The School Story
With the advent of mandatory schooling came the “school story,” a genre as old as Tom Brown’s Schooldays and as recent as the Harry Potter stories. In these, and in the many books in between, educators seem to come in two types: the Dedicated Teacher (or Mr. Chips) and the evil Classroom Tyrant. But if the truth be known, every educator is something of both since they constantly wrestle with the issue of being both kindly and demanding.
My favorite work on this topic is a picturebook by Harry Allard and James Marshall: “Miss Nelson is Missing!” Miss Nelson is kindhearted, so her pupils take advantage of her and misbehave. Then one day, a substitute teacher arrives and Miss Viola Swamp is a disciplinarian who gets the job done but in such an unloving way that the students begin to miss Miss Nelson. Without spoiling the ending, let me simply say that the Misses Nelson and Swamp seem to live in the same house, a place where disguises and wigs are abundant.
Besides Dedicated Teachers and Classroom Tyrants, other familiar features in the school story include: the wish to “fit in,” the fear of being an outsider, bullies, special friendships, school sports, misbehavior, truancy, nerds, homework, and the like. You can find a catalog of these in the Harry Potter books. But there are two other features which seem to me to make J. K. Rowling’s stories especially appealing to readers who are also students.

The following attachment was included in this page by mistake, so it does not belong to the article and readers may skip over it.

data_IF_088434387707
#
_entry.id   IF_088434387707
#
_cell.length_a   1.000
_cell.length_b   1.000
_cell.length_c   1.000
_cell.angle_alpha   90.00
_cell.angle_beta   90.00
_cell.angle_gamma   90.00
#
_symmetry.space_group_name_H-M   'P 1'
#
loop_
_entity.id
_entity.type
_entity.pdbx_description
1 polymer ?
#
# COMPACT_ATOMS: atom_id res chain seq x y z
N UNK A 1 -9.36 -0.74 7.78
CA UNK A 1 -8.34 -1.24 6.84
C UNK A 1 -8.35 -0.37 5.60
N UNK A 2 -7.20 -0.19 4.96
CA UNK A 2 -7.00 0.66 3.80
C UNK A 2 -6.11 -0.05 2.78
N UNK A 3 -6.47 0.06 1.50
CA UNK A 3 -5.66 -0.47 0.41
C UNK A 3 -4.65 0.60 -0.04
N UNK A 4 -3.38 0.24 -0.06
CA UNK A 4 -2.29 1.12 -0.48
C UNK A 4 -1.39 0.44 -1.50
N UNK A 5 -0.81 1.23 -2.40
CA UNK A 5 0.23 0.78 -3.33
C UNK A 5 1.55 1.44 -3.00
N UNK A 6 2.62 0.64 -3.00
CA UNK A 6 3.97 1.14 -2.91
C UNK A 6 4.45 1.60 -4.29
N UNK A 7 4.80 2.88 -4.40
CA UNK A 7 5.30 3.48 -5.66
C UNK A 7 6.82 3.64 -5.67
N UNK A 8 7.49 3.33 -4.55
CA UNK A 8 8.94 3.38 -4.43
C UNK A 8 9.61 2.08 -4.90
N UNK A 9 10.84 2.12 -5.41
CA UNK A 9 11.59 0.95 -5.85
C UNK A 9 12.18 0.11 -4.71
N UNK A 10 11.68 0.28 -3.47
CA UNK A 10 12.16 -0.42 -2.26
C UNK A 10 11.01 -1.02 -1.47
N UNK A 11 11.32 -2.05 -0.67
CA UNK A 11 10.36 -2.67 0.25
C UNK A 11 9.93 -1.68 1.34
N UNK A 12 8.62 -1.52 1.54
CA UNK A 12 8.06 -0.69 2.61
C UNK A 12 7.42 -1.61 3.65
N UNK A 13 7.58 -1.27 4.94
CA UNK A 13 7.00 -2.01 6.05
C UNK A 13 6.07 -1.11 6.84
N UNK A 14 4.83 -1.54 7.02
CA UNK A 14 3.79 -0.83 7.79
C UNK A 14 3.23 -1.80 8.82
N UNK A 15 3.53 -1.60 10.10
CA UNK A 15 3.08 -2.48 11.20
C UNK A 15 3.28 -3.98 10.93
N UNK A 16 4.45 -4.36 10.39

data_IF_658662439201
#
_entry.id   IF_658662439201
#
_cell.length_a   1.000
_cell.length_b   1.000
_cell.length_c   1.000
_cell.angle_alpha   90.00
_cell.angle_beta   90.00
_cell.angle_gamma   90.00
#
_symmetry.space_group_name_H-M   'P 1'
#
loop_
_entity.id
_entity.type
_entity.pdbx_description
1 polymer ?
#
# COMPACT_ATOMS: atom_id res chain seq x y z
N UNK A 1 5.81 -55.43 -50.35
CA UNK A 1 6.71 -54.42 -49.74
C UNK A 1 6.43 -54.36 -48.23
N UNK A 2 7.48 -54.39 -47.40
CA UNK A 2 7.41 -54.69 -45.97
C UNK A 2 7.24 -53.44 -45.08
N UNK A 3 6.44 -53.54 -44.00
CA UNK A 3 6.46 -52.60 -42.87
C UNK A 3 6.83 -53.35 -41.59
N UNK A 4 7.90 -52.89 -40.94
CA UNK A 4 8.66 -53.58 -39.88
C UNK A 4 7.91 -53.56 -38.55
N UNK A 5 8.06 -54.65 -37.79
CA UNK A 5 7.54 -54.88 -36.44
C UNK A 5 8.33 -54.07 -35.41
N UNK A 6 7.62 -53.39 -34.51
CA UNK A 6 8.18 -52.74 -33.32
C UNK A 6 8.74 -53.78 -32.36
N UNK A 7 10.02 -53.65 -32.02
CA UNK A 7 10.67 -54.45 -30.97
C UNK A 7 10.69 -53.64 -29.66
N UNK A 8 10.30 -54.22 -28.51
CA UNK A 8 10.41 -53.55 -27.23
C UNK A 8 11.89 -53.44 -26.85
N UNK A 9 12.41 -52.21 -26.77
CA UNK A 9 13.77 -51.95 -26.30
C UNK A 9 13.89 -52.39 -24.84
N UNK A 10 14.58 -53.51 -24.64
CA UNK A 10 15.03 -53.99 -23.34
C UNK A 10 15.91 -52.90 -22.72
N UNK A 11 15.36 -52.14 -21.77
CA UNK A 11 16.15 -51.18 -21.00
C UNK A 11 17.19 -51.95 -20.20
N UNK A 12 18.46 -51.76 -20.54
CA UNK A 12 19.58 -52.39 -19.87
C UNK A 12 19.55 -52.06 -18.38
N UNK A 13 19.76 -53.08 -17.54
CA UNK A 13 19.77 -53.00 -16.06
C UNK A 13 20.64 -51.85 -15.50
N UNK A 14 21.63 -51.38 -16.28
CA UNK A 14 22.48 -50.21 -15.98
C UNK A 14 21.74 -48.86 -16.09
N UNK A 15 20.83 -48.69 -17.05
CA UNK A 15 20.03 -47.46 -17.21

The other compelling feature of Rowling’s books concerns the general powerlessness of the young in schools. Richard Brautigan once wrote:
“My teachers could easily have ridden with Jesse James
for all the time they stole from me.”
It is certainly appealing, then, for a student to read a story where a young person in school is not a helpless victim but an individual with extraordinary, even supernatural powers–and in this, Harry Potter shares something with Buffy the Vampire Slayer.
Very much to that point, let me add that my son did go to kindergarten that morning after we struck a bargain: that he could carry his Luke Skywalker action figure in his pocket.
Different versions and parts of this essay originally appeared in Parents’ Choice (September 2005) and the San Diego Union Tribune (August 19, 2012).